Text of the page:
In 2013, he was the dominant player on a defense that made a 20.2-point improvement in scoring defense (from 43.1 to 22.9), the best points-per-game improvement in major college football in 15 seasons. The Herd climbed from No. 123 to No. 31 in scoring defense.
The 2014 defense could be better than that, Rouse said, and it has 17 of the top 21 tacklers from last season returning. One of defensive coordinator Chuck Heater's stated wishes is an improvement of at least four points per game in scoring defense, which he figures could make the Herd a top-10 team in that statistic.
"We have more depth than we had last year, so we have a chance to build off what we did last year, go further than that," Rouse said when asked about the Herd defense's goals. "I think we've got to get off the field more, get off the field on third down. That's something we didn't do a good job of last year, allowed too many long drives, and left plays on the field."
Still, Marshall ranked 17th in third-down defense. Opponents only converted 33.6 percent of third-down opportunities.
"Yeah," Rouse said, "but there were some plays that could have been made in key situations that we didn't make. If we can work on those and eliminate those, that's a goal."
Last season, when Rouse led the Herd with six sacks and 14 tackles for losses, opponents had really only seen him on film as the year developed. He'd either been an end who was 40 pounds lighter or absent for two years - thus, an extra season of NCAA eligibility.
Now, he's a marked man of sorts, right? He doesn't view it quite that way.
"I think this year, it's going to be more relaxed for me," said Rouse, who has an undergraduate degree in criminal justice and is working on his masters' in adult and technical education. "Last year, there was stress after just not being able to play for a long time and having to get back into the scheme of things and the flow of things.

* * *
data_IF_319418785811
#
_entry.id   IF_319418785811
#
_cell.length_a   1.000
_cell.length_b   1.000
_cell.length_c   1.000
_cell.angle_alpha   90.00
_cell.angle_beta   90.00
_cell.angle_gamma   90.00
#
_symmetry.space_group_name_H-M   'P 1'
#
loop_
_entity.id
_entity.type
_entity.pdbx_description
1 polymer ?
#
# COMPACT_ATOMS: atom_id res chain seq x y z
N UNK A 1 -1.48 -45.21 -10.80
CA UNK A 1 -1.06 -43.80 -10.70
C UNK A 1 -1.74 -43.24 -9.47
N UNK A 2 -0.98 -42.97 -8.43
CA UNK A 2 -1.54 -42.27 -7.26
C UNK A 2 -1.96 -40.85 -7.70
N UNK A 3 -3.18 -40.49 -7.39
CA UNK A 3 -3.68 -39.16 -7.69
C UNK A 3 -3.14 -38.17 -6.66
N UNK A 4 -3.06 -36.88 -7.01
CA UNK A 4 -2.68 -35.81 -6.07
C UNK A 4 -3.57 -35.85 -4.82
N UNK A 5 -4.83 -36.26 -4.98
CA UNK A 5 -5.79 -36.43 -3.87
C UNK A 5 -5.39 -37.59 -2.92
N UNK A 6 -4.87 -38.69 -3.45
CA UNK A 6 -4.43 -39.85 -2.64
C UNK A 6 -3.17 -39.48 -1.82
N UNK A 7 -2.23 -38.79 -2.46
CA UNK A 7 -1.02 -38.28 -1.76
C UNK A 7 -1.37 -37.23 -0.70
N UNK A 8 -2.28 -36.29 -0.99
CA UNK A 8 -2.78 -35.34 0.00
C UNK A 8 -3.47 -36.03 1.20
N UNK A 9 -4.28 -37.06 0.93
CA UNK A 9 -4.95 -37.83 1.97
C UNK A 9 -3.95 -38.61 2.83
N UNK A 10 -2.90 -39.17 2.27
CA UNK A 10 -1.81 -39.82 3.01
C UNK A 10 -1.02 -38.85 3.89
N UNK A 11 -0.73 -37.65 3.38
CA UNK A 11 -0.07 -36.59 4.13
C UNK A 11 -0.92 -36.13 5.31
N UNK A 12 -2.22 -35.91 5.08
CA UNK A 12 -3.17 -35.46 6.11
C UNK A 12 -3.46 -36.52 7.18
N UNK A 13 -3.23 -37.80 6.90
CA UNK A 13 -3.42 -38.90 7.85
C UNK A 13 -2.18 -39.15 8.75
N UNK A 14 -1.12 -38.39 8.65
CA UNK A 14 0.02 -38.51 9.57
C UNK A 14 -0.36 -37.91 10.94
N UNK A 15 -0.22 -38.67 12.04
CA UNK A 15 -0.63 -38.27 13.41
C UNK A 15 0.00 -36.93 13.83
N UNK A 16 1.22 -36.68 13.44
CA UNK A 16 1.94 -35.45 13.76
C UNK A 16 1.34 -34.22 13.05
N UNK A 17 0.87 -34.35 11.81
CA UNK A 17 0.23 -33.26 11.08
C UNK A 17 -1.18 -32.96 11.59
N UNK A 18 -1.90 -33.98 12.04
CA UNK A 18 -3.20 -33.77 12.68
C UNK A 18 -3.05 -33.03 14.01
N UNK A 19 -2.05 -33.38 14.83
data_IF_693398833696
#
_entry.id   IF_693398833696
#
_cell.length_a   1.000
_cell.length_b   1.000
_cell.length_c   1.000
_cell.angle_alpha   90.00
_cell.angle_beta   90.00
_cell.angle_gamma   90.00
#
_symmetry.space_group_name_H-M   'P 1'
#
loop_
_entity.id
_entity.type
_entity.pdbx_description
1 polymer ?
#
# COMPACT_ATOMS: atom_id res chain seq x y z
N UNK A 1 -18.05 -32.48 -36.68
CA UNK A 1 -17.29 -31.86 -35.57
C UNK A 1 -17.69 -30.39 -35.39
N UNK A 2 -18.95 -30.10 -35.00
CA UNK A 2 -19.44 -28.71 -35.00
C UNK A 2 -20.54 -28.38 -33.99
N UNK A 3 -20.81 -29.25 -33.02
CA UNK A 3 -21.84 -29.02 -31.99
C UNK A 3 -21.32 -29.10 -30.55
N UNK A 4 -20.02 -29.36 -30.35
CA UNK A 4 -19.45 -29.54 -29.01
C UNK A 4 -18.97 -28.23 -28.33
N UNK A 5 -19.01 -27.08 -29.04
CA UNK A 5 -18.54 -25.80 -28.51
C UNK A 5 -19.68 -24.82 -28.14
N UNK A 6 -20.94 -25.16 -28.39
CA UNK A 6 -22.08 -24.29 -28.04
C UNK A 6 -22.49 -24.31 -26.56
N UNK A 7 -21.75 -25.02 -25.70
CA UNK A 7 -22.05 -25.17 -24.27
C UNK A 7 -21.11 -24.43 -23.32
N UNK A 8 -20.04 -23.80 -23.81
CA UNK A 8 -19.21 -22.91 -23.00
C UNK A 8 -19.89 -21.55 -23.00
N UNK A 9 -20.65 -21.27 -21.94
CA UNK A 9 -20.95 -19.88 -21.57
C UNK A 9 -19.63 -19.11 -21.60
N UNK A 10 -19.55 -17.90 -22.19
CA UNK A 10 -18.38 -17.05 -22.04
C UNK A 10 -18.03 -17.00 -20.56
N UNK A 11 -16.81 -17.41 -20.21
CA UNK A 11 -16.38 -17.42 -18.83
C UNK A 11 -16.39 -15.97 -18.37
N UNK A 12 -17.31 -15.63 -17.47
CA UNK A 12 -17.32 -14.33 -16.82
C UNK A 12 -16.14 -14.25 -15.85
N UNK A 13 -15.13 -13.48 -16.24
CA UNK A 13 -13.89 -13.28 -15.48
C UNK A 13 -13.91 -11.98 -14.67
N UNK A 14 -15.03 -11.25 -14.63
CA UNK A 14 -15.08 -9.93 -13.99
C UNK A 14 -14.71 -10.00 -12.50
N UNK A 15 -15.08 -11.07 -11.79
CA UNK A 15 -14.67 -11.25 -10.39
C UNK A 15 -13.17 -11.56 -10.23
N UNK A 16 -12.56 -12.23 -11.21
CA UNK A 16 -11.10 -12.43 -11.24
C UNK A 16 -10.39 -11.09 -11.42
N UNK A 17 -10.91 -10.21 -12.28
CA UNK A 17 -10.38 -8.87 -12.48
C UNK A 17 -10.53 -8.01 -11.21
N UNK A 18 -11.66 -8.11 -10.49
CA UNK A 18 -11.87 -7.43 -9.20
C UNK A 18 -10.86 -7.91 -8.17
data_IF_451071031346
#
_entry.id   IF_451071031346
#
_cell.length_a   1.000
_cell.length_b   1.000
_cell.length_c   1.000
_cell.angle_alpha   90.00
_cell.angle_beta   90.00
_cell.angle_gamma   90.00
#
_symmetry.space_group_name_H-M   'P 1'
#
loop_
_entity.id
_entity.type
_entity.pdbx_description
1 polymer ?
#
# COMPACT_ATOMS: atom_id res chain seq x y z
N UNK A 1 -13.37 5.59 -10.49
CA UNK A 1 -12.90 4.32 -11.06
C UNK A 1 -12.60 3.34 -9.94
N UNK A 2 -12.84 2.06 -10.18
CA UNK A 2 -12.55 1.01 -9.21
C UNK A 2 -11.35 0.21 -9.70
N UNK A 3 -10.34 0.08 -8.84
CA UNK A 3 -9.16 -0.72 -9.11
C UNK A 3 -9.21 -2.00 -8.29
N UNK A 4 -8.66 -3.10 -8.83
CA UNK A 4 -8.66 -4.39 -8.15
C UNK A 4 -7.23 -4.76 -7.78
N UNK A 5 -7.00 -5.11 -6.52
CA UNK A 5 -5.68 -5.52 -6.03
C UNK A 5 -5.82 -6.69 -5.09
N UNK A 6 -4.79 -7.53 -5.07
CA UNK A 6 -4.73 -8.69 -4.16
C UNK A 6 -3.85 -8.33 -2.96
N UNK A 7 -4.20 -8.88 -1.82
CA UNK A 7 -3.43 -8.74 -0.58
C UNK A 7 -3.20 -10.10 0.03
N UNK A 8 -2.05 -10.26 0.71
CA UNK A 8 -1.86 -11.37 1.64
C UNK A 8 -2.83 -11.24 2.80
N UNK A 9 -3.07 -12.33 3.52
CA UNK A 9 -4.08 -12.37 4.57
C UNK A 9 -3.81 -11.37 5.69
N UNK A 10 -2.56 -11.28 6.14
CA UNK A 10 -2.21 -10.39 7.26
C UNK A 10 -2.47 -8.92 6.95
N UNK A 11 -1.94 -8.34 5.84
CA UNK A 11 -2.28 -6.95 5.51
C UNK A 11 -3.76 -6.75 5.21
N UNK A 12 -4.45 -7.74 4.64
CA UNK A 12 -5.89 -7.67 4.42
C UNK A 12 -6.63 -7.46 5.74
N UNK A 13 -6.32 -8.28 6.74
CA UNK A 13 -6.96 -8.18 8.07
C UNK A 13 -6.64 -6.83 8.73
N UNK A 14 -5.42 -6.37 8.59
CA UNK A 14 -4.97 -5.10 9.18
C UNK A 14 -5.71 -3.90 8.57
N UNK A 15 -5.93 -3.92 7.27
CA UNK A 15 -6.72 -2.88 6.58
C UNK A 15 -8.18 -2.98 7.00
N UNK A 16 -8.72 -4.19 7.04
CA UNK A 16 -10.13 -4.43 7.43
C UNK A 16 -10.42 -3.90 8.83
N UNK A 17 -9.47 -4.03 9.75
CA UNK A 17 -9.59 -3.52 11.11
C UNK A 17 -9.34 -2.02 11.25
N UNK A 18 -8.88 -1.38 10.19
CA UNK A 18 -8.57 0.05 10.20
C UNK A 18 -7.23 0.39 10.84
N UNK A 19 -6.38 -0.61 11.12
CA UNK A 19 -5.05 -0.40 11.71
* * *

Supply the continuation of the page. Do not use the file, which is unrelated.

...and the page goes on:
"Now, I understand the game better than I did last year and I've been able to work at my game more and better than I did last year. I'm just more comfortable at my position when I play."
Rouse mentors the younger linemen and he's ready to play his regular 3-technique tackle spot or slide to end if asked. He's regarded as one of the Herd team leaders. And if Marshall is to climb the heights to a first C-USA title and perhaps beyond to a major bowl bid, Rouse will be a fulcrum on defense.
"The difference in Rouse right now as a player is he's just fundamentally better," said J.C. Price, the Herd's defensive tackles coach. "He trusts his body more. He's turned it loose, playing harder and more fundamentally sound than he did last year. He's really improved his hand technique in the offseason. That will help him be more productive.
"Expectations? The expectations are just to be a great leader and be himself. Don't try to do too much because of some else's expectations. Play every down as hard as he can. Don't try to make every play, but make the ones he is supposed to make."
Price said Rouse has been enhanced mentally and physically by his work in the Pruett Training Center with Scott Sinclair, MU's strength and conditioning chief.
"I don't know if `relaxed' is the word," Price said when asked about Rouse's mindset. "I think he's comfortable in his own skin. I think he now believes - after making it through a whole season relatively injury free, not missing a game, knock on wood - that he trusts his body.
"He feels his body is not going to let him down, where in the past he kind of was always waiting for that shoe to drop (on an injury). The work he's put in with Coach Sinclair has really attacked his problem areas. His liabilities physically have become his assets physically."
The Herd's hope is that Rouse's play will have opponents saying that nickname ... "Uncle."